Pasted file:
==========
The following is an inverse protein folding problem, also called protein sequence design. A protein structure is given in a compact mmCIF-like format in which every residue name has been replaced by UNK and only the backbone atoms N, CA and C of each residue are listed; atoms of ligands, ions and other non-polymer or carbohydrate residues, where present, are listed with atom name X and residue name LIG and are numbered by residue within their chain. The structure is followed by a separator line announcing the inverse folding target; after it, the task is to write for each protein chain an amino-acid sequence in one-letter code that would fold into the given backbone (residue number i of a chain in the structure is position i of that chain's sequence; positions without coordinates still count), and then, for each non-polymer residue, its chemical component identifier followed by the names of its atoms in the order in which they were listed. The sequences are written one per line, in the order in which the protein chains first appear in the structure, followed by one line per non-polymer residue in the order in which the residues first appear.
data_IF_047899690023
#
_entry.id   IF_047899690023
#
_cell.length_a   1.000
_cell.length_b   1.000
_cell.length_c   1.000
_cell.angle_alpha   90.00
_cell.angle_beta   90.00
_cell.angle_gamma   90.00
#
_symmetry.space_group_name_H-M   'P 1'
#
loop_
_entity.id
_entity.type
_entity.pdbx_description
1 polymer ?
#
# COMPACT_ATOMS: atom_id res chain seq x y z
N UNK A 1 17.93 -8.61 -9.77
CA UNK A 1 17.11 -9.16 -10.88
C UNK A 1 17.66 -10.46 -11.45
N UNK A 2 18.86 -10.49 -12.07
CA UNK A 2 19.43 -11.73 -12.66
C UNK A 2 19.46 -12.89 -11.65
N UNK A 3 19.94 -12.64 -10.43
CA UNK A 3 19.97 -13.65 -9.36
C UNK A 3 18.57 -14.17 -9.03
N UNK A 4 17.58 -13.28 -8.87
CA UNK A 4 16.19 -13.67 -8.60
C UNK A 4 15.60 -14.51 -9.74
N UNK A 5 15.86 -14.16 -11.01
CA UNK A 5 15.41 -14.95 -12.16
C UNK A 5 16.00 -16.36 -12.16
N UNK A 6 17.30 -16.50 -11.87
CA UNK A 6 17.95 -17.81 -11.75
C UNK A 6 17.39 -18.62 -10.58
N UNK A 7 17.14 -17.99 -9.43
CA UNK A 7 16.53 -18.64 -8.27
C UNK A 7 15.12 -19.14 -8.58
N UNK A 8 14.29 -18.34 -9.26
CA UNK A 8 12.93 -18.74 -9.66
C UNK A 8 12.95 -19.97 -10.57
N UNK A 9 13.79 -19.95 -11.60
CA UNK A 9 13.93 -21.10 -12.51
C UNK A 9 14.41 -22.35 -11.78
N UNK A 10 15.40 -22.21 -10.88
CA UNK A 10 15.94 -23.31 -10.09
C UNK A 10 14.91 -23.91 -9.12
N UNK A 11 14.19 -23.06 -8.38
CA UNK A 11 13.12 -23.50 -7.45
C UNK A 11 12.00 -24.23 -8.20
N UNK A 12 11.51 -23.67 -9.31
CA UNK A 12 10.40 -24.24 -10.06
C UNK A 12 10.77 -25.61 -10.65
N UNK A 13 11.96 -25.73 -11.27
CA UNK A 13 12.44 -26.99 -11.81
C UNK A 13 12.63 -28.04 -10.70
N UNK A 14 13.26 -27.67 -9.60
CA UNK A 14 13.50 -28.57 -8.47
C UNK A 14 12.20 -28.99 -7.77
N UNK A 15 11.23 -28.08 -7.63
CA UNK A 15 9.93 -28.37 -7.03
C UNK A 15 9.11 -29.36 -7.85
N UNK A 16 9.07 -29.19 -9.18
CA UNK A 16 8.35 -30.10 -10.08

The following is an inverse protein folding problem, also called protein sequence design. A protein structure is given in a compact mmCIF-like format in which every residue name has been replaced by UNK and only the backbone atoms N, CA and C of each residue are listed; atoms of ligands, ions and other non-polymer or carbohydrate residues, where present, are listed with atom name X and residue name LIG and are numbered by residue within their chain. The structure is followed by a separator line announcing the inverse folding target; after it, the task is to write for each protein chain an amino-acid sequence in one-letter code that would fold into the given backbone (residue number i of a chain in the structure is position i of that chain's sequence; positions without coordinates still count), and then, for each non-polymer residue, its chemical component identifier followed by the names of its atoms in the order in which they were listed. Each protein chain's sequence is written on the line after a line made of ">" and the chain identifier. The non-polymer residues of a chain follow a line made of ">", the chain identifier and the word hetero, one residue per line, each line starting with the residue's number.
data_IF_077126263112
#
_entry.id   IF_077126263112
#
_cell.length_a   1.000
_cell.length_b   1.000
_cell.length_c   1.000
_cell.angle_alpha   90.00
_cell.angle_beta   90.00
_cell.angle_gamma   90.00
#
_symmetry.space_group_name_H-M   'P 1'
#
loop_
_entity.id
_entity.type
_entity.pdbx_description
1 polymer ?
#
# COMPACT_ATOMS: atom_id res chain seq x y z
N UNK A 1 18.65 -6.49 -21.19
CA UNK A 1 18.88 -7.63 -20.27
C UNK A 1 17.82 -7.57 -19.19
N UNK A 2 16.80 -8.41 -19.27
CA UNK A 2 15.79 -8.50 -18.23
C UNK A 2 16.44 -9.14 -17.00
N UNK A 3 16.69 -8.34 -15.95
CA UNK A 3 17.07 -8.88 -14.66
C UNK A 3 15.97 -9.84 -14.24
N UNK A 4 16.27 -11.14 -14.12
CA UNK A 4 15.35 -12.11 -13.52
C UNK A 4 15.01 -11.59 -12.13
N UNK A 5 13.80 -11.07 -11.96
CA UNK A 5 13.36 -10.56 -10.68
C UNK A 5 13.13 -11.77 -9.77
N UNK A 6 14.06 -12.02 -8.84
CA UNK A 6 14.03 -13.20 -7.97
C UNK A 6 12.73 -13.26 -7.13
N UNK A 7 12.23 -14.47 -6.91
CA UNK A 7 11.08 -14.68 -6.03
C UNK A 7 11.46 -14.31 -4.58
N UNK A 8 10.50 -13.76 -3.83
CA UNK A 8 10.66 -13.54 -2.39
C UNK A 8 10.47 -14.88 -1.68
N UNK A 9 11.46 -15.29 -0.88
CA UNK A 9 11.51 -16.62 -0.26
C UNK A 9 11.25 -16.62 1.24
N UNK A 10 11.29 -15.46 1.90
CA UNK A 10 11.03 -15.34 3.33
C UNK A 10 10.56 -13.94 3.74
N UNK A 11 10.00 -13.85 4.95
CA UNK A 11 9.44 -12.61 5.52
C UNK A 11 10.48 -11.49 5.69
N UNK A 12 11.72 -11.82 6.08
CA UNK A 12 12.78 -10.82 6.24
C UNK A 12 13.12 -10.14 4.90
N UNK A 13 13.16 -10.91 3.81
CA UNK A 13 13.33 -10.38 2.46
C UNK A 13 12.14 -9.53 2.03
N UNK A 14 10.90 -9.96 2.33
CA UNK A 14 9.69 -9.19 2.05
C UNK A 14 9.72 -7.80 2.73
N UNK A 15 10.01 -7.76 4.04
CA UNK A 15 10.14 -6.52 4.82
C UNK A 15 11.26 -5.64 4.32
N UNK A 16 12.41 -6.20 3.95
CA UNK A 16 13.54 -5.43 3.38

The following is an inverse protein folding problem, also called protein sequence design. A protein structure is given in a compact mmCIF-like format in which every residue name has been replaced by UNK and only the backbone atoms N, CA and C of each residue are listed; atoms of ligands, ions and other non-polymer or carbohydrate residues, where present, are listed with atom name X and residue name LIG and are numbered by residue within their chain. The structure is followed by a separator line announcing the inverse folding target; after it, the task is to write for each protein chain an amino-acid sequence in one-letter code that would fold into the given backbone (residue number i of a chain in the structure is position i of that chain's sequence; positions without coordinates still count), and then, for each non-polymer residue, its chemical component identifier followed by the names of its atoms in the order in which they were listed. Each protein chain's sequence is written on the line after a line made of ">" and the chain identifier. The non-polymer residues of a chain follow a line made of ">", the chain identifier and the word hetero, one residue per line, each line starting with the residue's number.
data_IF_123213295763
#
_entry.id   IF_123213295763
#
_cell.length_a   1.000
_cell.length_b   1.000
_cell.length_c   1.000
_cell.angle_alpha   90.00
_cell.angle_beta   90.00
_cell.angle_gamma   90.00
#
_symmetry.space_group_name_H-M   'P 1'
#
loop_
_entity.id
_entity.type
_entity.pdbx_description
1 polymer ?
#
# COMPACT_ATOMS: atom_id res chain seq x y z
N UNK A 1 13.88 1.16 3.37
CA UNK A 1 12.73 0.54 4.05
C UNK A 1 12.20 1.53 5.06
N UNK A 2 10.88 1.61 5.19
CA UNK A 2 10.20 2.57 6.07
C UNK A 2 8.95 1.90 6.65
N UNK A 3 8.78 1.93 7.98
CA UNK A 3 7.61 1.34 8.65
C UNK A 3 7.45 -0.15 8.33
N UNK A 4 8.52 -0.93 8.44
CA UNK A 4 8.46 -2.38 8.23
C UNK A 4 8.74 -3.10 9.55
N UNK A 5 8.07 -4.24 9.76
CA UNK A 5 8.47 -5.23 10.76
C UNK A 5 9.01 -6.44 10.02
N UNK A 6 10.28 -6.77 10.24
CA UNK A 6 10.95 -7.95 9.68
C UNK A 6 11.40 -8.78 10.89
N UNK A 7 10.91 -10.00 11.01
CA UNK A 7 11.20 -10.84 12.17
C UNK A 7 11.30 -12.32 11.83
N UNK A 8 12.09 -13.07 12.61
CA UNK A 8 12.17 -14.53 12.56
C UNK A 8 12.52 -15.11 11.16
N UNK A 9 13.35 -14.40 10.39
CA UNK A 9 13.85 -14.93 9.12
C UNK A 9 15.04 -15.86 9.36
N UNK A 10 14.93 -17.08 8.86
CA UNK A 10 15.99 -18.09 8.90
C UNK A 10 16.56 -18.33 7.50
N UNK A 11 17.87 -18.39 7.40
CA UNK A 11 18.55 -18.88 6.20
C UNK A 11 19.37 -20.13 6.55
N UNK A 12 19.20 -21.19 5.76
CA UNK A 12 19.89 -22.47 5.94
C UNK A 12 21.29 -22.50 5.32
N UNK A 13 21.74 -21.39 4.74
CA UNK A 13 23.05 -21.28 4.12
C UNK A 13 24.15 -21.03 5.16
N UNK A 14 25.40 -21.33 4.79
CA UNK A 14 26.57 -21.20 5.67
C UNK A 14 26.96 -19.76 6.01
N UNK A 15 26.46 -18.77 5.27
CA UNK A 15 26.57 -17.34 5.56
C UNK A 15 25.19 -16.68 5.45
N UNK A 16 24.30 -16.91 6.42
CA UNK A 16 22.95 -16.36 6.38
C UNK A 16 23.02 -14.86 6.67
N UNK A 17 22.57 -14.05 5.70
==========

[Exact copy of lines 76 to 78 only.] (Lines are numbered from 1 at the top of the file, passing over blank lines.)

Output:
_cell.length_c   1.000
_cell.angle_alpha   90.00
_cell.angle_beta   90.00